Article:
Home Recording Studio Types: Live - dummies

By Jeff Strong

Thirty years ago, when a band wanted to record, the members all went into a studio together, set up their gear in one large room (with maybe a few dividers between them), and played as if they were at a concert. Then they would overdub a guitar solo, backup vocals, and maybe a few percussion instruments.

The beauty of this type of recording for a band is that you have a better chance of capturing the magic of a live performance. The disadvantage is that it takes a little more recording skill to get a good sound.

For the live studio, you need a recorder with at least as many available simultaneous tracks as you think you need for your band. Eight tracks are usually enough for most bands. The tracks would break down as follows:

  • Rhythm guitar: 1 track

  • Bass guitar: 1 track

  • Piano, organ, or synthesizer: 1 or 2 tracks

  • Rough vocals: 1 track

    You generally record this track over again after the rest are done to get a cleaner track.

  • Drums: 2–4 tracks

    The number of tracks varies depending on the type of sound that you want. You may need a separate mixer to create a submix of the drums if you’re only using 2 tracks.

Aside from the simultaneous track count, you probably want extra tracks available to record a guitar solo, background vocals, and maybe percussion instruments. In this case, a 16-track recorder is a great solution. If you want more flexibility in getting your band’s sound, you could get a recorder that can record as many as 16 simultaneous tracks.

The following illustration shows a system that can work well for live recording. This setup is illustrated using a stand-alone recorder, because most stand-alone recorders can record all their available tracks simultaneously. With this system, you need a separate mixer and all the cords to connect them.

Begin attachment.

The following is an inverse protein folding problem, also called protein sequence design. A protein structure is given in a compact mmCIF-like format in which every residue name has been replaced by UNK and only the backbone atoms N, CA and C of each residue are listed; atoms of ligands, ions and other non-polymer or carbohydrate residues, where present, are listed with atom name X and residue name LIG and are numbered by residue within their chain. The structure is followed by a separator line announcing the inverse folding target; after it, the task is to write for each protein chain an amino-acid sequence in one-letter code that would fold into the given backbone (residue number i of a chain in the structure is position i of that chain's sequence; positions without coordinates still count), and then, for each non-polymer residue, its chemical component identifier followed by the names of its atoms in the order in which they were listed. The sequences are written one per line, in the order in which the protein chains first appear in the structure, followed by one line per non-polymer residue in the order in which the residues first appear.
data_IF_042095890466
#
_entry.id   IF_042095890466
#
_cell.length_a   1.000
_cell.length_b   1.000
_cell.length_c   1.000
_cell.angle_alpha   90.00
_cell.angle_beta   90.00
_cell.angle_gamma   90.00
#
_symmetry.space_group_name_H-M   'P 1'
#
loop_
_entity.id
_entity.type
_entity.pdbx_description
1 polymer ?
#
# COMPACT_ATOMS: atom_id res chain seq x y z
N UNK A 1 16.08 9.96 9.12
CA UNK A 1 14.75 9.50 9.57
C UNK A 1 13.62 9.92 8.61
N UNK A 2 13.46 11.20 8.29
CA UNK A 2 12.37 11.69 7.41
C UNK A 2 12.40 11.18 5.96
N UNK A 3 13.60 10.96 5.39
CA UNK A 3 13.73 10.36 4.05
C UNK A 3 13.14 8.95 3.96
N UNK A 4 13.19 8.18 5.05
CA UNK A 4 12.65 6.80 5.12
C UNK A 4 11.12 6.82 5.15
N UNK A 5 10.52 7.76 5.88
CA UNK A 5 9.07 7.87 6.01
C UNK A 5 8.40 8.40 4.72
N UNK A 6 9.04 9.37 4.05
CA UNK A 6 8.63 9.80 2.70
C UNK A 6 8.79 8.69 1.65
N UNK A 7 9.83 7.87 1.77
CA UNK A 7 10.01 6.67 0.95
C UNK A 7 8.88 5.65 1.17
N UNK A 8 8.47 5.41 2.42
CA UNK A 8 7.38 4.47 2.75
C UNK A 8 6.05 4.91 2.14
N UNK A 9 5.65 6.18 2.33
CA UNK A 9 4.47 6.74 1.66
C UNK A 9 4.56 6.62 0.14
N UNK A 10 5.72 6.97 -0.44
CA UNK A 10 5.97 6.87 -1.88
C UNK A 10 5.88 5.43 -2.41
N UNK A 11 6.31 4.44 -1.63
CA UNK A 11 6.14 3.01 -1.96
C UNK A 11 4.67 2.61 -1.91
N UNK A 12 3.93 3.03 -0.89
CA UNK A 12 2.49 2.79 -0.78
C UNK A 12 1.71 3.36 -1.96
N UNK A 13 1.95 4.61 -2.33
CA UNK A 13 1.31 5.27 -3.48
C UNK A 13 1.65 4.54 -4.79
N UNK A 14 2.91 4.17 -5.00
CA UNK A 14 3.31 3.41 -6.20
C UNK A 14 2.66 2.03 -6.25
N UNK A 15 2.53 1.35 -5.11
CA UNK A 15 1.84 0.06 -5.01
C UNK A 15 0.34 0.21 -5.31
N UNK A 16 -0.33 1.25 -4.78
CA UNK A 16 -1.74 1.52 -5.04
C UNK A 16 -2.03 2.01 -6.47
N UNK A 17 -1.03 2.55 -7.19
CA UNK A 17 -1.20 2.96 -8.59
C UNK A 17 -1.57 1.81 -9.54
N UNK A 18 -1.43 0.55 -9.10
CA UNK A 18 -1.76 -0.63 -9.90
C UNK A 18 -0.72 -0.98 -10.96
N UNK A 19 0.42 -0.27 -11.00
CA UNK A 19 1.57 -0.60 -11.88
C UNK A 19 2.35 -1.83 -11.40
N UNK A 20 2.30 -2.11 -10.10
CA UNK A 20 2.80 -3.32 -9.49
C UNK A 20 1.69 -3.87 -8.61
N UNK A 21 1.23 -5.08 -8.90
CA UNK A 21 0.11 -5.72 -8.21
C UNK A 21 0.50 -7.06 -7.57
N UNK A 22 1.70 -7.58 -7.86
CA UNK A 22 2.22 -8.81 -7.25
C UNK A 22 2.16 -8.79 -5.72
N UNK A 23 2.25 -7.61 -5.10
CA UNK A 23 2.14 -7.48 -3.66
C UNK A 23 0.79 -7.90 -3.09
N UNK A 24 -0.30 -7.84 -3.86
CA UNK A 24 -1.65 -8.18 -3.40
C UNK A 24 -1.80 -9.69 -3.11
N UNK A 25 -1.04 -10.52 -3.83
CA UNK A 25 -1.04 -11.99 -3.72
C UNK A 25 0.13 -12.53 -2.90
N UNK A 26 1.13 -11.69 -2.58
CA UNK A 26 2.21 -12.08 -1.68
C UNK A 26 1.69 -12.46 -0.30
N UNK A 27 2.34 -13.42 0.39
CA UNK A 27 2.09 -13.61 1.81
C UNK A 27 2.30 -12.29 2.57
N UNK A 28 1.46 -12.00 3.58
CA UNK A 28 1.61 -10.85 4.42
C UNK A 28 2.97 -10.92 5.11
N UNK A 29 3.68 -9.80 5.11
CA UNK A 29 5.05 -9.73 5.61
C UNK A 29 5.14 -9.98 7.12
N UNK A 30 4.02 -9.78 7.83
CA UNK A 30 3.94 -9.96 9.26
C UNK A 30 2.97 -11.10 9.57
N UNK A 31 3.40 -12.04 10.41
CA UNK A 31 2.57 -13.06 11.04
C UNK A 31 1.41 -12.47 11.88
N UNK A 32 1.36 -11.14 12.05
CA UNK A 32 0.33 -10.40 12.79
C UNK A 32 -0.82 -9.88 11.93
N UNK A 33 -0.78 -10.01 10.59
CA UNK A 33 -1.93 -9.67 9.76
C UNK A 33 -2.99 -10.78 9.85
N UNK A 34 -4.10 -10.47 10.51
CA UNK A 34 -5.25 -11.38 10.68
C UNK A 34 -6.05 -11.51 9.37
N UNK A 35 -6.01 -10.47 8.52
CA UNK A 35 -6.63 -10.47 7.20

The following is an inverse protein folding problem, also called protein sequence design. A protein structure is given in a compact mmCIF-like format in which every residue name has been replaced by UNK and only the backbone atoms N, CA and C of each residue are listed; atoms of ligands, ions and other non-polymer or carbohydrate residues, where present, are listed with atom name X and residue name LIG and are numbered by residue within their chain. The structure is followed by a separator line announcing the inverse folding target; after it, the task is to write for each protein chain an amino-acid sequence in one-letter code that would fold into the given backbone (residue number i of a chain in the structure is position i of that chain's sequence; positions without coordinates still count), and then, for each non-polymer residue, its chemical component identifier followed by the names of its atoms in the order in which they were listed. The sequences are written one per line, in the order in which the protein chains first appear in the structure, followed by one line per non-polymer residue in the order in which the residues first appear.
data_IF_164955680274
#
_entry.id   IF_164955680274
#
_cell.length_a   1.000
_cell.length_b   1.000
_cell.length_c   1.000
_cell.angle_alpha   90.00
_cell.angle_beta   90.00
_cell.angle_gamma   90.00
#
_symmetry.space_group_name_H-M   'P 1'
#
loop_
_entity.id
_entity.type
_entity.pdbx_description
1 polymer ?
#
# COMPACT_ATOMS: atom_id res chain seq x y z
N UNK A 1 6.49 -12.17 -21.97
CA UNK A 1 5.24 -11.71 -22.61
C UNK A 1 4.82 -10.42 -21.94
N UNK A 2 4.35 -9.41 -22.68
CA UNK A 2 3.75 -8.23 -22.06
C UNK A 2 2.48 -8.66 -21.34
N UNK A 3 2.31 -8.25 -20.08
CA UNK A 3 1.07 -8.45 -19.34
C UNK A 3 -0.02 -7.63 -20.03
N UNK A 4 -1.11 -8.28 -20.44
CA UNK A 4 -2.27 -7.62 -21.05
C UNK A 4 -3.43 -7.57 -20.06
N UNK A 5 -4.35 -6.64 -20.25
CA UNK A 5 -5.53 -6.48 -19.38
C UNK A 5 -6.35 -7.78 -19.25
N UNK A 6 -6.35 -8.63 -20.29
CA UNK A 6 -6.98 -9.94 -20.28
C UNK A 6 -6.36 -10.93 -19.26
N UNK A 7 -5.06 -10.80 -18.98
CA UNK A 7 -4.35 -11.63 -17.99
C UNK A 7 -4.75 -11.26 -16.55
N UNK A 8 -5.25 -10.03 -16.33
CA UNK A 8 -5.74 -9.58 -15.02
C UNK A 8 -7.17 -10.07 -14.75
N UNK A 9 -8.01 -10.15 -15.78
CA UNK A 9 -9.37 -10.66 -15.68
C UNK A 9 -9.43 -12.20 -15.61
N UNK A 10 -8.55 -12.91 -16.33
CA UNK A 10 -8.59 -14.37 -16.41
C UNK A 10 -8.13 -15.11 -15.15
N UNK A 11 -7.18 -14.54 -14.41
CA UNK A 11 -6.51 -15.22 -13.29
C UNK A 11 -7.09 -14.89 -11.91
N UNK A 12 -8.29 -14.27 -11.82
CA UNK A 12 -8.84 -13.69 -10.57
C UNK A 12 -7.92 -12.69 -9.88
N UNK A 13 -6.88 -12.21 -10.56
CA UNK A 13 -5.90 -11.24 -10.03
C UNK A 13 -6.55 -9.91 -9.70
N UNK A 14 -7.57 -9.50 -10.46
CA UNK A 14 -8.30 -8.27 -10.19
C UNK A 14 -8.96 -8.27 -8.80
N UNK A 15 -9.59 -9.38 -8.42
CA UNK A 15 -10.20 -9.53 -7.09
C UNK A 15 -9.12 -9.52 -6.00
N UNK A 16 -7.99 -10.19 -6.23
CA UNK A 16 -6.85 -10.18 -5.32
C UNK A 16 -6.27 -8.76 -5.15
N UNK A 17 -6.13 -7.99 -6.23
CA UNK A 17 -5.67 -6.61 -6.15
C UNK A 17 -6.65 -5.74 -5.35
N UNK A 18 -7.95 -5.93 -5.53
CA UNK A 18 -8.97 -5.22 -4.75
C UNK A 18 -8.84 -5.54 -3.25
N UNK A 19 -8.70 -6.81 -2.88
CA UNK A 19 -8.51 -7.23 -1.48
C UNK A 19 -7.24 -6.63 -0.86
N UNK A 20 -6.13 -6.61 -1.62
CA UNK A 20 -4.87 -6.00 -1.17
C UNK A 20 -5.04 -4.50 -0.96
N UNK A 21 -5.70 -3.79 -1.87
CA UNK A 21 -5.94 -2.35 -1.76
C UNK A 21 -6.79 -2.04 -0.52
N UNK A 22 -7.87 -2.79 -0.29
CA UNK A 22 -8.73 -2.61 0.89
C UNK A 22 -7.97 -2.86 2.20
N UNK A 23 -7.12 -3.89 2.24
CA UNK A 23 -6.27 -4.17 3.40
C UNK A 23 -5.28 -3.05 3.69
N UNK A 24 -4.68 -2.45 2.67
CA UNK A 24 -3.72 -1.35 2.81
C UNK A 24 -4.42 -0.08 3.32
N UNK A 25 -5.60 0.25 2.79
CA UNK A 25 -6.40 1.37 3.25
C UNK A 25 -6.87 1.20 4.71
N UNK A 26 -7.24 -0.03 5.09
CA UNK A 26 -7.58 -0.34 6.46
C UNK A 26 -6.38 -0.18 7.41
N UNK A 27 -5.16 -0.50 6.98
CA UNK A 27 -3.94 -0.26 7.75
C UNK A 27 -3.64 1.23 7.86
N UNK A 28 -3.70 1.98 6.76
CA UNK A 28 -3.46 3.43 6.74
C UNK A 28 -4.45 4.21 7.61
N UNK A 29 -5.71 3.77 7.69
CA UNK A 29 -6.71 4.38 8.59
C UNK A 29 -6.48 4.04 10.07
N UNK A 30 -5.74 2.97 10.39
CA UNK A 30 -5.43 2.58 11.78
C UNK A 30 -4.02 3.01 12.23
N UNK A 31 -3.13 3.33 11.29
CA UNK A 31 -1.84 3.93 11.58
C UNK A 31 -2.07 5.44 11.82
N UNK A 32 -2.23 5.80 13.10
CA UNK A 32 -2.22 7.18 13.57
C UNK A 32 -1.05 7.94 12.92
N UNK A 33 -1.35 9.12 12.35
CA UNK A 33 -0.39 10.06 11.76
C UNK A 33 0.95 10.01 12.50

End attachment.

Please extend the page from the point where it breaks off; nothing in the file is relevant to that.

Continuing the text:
A system for live recording.

A system for live recording.

If you’re one of those many people who like to record 1 or 2 tracks at a time but still want to play all the instruments live (with no MIDI sequencing), your need for lots of simultaneous tracks is reduced. An SIAB system is probably your best solution because it costs less and takes up less space.

You can also use a computer-based system to record all the instruments live. Just make sure that you have both the inputs and available tracks that you need.

If you record all the instruments live (all at once or one at a time), you also need to have enough microphones and mic stands. And you must contend with making your room conducive to recording live instruments.

With the many ways to configure a home recording system, you’ll probably lean more toward one type of system than another (computer-based, SIAB, or stand-alone). Then it’s just a matter of weeding through the options until you find one that resonates with you (and your budget).